Reversing an earlier decision, the United States Copyright Office rules that a comic book made using A.I. art is ineligible for copyright protection
The United States Copyright Office (USCO) reversed an earlier decision to grant a copyright to a comic book that was created using "A.I. art," and announced that the copyright protection on the comic book will be revoked, stating that copyrighted works must be created by humans to gain official copyright protection.
In September, Kris Kashtanova announced that they had received a U.S. copyright on his comic book, Zarya of the Dawn, a comic book inspired by their late grandmother that she created with the text-to-image engine Midjourney. Kashtanova referred to herself as a "prompt engineer" and explained at the time that she went to get the copyright so that she could “make a case that we do own copyright when we make something using AI.”
"AI art" is artwork created by an artificial intelligence machine learning process, meaning that a computer/machine has learned information, such as the past work and art style of other artists, and descriptions of characters and images, and then generated a new image using that learned knowledge. The knowledge fed into the machine is almost always from humans, who also often feed into the machine specific guiding instructions for the creation of the art, but the actual final creation is generated by the computer/machine (in this instance, it would be Midjourney).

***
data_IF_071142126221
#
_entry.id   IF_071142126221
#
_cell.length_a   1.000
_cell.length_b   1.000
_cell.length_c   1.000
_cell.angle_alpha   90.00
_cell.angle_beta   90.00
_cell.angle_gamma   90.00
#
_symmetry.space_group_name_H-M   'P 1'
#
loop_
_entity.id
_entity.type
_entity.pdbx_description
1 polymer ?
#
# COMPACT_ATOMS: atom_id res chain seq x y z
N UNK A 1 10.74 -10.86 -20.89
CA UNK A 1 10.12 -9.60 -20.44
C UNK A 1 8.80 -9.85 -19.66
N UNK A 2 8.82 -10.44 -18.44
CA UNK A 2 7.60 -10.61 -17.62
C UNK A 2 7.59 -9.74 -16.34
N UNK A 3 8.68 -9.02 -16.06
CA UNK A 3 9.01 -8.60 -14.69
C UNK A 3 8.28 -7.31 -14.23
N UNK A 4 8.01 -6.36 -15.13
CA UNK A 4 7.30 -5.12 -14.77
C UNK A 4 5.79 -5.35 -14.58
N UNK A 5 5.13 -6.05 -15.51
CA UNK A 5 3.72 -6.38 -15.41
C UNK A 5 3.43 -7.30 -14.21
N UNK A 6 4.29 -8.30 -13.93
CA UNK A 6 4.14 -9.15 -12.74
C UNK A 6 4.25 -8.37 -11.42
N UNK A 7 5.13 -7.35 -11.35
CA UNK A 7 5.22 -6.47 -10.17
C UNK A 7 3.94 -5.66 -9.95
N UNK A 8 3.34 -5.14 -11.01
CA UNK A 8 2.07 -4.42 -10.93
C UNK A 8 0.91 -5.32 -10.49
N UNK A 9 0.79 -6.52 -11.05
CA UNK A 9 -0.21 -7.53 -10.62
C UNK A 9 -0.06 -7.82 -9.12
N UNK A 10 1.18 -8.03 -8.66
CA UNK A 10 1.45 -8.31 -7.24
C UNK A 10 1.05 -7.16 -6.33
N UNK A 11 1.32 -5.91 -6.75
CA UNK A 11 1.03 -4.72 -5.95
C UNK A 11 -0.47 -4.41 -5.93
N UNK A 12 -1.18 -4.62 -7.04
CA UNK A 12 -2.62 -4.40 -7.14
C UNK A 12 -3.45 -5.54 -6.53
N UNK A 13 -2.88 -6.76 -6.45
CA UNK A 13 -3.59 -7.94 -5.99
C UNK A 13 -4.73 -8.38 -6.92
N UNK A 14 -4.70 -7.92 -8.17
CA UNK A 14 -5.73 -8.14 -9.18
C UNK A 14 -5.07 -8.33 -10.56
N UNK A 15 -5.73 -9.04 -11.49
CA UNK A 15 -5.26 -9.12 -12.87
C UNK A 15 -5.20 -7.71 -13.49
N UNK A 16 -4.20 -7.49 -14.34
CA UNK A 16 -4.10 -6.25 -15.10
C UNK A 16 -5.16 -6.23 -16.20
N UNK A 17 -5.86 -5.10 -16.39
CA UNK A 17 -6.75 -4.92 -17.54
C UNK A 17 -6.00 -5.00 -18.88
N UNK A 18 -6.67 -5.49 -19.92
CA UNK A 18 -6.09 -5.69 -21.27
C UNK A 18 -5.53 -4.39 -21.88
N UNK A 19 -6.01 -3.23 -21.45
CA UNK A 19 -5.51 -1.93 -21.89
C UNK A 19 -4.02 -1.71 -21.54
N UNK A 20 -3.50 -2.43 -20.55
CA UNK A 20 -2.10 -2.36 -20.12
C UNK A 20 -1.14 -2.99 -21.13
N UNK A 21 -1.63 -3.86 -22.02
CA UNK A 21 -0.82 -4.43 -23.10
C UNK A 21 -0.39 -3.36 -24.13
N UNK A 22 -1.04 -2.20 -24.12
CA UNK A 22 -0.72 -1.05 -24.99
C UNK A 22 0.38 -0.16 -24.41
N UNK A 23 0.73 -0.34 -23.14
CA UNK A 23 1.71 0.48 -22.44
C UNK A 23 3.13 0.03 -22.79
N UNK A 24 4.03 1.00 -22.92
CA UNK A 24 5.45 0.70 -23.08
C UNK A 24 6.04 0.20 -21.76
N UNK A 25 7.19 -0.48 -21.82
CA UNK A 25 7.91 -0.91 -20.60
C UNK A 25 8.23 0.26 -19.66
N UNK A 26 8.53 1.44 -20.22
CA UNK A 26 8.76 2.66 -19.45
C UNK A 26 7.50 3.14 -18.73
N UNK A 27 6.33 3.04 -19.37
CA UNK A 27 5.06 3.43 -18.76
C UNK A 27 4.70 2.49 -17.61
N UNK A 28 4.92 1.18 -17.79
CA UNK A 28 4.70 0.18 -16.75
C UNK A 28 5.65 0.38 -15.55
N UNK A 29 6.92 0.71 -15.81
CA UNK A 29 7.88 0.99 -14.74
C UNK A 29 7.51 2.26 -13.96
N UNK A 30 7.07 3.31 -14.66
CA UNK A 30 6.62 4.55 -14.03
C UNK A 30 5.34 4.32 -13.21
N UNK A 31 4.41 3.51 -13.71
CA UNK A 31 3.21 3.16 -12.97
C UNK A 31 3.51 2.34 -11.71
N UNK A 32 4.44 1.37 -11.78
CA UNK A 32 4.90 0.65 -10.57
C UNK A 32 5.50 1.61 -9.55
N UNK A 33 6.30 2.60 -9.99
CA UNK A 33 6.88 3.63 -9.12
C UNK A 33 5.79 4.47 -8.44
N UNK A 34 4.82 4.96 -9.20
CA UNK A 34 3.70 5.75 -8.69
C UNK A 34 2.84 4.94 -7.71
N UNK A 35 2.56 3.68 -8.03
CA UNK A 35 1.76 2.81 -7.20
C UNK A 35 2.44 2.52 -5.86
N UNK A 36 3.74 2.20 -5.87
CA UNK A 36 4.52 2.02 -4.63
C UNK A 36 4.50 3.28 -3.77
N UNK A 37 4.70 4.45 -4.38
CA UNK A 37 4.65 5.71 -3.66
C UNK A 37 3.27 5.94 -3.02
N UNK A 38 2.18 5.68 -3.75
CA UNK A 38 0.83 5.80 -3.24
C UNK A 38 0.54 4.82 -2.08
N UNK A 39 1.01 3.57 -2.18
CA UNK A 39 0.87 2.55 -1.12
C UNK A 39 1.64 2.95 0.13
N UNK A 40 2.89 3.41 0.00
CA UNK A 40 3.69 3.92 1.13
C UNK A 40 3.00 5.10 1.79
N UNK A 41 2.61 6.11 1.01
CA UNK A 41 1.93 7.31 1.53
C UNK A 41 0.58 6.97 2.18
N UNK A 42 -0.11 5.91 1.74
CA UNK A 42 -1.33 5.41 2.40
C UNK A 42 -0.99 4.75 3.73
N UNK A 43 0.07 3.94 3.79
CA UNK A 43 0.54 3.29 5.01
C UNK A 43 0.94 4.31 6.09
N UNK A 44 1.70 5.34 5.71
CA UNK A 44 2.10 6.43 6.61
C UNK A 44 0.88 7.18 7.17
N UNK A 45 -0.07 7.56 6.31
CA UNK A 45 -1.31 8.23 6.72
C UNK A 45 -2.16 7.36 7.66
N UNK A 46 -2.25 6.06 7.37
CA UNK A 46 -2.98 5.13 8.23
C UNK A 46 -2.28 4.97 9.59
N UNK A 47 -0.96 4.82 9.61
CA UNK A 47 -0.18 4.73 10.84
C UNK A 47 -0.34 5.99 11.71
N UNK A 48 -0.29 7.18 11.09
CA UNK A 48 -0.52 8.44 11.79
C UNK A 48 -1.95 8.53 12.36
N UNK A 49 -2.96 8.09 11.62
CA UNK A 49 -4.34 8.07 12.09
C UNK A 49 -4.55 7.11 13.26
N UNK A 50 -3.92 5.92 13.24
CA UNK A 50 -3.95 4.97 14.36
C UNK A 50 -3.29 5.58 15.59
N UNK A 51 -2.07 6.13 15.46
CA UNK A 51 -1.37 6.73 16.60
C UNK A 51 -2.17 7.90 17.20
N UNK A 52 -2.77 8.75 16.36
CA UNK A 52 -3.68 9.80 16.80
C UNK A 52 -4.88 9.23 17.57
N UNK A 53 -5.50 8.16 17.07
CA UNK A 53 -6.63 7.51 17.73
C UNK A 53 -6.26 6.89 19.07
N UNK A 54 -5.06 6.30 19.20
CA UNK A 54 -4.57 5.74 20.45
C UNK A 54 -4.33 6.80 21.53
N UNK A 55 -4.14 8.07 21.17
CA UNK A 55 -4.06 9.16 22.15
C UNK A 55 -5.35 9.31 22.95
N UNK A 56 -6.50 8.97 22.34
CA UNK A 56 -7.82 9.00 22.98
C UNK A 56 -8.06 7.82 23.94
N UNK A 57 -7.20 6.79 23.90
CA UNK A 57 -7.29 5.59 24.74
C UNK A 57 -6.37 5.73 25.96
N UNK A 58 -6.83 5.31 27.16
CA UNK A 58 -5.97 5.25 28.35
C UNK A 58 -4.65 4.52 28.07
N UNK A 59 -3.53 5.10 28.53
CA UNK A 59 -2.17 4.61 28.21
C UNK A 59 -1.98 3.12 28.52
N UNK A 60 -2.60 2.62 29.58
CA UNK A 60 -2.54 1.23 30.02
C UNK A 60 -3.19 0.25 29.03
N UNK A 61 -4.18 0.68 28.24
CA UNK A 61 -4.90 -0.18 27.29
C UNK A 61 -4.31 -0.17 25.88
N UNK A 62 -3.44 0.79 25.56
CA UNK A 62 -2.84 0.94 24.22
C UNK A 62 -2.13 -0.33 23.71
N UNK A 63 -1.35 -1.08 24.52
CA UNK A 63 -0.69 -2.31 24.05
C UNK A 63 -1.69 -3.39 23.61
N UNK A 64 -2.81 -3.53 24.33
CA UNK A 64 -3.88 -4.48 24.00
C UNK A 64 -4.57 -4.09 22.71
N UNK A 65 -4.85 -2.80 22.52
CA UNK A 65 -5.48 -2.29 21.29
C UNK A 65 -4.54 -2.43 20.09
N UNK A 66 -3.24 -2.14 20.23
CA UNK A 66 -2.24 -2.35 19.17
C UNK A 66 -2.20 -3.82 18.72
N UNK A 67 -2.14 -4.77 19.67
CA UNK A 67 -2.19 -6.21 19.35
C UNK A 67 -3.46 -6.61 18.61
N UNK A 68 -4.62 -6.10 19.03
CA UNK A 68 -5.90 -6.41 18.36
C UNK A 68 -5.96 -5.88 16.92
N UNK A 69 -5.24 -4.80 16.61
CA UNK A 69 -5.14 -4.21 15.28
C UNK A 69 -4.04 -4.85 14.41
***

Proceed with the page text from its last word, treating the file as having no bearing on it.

The USCO had previously denied giving copyright protection to A.I.-produced art, including earlier in 2022 when it denied protection to Stephen Thaler and his AI-generated painting, “A Recent Entrance to Paradise.” Thaler then sued the Copyright Office, so the Office granting protection to Zarya of the Dawn was naturally a surprising turn of events.
However, in a post on her Facebook page. Kashtanova revealed that the USCO had contacted her to tell her that it was revoking the protection, explaining that it had errantly missed that Midjourney had created the art for the comic (despite Midjourney being listed on the credits of the cover of the comic). The USCO has given Kashtanova 30 days to appeal its decision.
Kashtanova pointed out at the time that they were “open how it was made and put Midjourney on the cover page,” but the actual application doesn't specify the role of Midjourney in the creation of the comic, only noting that the comic was "A.I.-assisted."
Source: AI Business
CBR Senior Writer Brian Cronin has been writing professionally about comic books for over fifteen years now at CBR (primarily with his “Comics Should Be Good” series of columns, including Comic Book Legends Revealed). He has written two books about comics for Penguin-Random House – Was Superman a Spy? And Other Comic Book Legends Revealed and Why Does Batman Carry Shark Repellent? And Other Amazing Comic Book Trivia! and one book, 100 Things X-Men Fans Should Know & Do Before They Die, from Triumph Books. His writing has been featured at ESPN.com, the Los Angeles Times, About.com, the Huffington Post and Gizmodo. He features legends about entertainment and sports at his website, Legends Revealed and other pop culture features at Pop Culture References. Follow him on Twitter at @Brian_Cronin and feel free to e-mail him suggestions for stories about comic books that you’d like to see featured at email@example.com!